[AD 420] Jerome Some quite emphatically understand this closed gate through which only the Lord God of Israel passes... as the Virgin Mary, who remains a Virgin before and after childbirth. In fact, she remains always a Virgin, in the moment in which the Angel speaks with her and when the Son of God is born. - Commentarium in Evangelium Lucae, PL 25, 430.

[AD 430] Augustine of Hippo (as quoted by Aquinas) What means this closed gate in the House of the Lord, except that Mary is to be ever inviolate? What does it mean that 'no man shall pass through it,' save that Joseph shall not know her? And what is this - 'The Lord alone enters in and goeth out by it' - except that the Holy Ghost shall impregnate her, and that the Lord of angels shall be born of her? And what means this—'it shall be shut for evermore' - but that Mary is a virgin before His Birth, a virgin in His Birth, and a virgin after His Birth? - De Annunt. Dom. iii

[AD 458] Theodoret of Cyrus It is very likely that these words refer to the womb of the Virgin, through which no one enters and from which no one departs other than the only one who is the Lord. - Commentary on Ezekiel 16.44

[AD 749] John Damascene But just as He who was conceived kept her who conceived still virgin, in like manner also He who was born preserved her virginity intact, only passing through her and keeping her closed. [Ezekiel 44:2] The conception, indeed, was through the sense of hearing, but the birth through the usual path by which children come, although some tell tales of His birth through the side of the Mother of God. For it was not impossible for Him to have come by this gate, without injuring her seal in anyway. The ever-virgin One thus remains even after the birth still virgin, having never at any time up till death consorted with a man. - An Exposition of the Orthodox Faith (Book IV), Chapter 14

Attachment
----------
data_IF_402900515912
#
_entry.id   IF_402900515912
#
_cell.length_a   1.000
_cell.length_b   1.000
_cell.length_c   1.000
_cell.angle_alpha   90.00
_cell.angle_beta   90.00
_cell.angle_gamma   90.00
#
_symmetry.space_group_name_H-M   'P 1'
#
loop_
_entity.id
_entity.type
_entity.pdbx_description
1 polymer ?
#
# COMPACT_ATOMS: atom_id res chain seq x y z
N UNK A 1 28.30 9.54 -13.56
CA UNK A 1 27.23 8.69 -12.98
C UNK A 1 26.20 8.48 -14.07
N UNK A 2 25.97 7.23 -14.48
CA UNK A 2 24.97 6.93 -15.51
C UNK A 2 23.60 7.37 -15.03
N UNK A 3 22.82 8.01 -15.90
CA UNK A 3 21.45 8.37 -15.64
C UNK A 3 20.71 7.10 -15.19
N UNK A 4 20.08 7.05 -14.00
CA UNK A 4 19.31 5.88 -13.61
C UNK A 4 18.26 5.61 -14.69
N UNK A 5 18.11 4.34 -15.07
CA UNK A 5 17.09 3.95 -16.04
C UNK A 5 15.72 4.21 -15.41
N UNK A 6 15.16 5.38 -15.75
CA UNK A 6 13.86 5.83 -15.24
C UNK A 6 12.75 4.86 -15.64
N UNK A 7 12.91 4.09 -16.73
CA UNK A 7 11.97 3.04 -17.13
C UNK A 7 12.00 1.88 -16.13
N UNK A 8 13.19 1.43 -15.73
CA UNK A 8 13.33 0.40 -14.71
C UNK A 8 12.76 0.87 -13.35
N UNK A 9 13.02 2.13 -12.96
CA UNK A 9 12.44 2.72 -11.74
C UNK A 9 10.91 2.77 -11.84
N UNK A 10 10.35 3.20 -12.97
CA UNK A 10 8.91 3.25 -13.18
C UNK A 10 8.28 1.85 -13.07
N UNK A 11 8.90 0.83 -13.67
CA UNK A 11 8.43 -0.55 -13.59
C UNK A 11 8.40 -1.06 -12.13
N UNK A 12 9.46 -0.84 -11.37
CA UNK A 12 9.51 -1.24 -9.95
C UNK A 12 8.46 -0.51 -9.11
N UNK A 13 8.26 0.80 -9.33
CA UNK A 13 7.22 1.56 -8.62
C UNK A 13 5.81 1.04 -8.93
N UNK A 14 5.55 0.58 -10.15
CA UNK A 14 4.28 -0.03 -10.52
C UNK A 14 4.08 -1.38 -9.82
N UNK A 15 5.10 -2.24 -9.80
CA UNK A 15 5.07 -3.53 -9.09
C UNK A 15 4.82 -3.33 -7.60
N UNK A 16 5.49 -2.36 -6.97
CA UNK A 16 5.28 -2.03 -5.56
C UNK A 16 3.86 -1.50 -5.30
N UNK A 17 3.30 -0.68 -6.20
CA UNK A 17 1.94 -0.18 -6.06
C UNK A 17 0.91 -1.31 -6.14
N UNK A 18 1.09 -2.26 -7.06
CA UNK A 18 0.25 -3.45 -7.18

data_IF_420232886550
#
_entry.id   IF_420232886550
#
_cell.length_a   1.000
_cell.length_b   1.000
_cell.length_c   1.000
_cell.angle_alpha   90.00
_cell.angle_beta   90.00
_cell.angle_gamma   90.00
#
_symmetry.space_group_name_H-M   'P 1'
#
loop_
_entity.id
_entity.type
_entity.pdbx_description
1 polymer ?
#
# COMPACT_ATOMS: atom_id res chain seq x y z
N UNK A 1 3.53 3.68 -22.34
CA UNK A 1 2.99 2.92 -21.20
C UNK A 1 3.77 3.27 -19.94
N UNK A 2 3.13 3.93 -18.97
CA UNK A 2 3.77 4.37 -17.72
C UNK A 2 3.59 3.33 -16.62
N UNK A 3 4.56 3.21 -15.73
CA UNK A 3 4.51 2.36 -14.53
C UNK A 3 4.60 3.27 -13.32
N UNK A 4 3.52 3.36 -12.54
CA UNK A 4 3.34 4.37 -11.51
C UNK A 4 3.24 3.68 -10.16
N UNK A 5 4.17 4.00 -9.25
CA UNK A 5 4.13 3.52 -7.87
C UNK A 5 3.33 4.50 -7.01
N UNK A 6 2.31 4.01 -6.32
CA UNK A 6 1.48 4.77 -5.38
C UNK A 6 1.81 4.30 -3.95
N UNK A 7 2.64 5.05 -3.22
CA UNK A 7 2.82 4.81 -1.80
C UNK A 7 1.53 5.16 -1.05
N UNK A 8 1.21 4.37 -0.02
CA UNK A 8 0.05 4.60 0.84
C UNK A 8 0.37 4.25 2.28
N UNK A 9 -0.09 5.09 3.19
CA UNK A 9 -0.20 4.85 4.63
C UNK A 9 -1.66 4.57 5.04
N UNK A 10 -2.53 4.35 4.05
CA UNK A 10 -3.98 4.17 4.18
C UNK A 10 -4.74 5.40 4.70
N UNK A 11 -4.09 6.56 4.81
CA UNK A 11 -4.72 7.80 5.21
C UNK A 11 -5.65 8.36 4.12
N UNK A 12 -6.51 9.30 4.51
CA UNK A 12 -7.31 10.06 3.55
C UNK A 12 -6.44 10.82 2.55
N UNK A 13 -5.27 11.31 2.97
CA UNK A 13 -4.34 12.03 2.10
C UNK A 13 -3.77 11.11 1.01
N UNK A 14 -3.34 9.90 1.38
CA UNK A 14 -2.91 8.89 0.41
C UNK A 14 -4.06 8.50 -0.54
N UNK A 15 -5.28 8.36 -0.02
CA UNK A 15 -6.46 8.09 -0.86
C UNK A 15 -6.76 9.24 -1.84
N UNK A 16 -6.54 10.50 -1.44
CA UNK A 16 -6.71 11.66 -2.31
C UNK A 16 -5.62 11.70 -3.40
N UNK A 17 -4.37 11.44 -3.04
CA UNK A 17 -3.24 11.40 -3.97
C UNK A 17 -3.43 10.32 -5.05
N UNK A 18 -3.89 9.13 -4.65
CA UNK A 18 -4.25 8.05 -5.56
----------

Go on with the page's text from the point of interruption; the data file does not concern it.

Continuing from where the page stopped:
[AD 1274] Thomas Aquinas On the contrary, It is written (Ezekiel 44:2): "This gate shall be shut, it shall not be opened, and no man shall pass through it; because the Lord the God of Israel hath entered in by it." Expounding these words, Augustine says in a sermon (De Annunt. Dom. iii): "What means this closed gate in the House of the Lord, except that Mary is to be ever inviolate? What does it mean that 'no man shall pass through it,' save that Joseph shall not know her? And what is this—'The Lord alone enters in and goeth out by it'—except that the Holy Ghost shall impregnate her, and that the Lord of angels shall be born of her? And what means this—'it shall be shut for evermore'—but that Mary is a virgin before His Birth, a virgin in His Birth, and a virgin after His Birth?" - Summa Theologiae, Third Part, Question 28, Article 3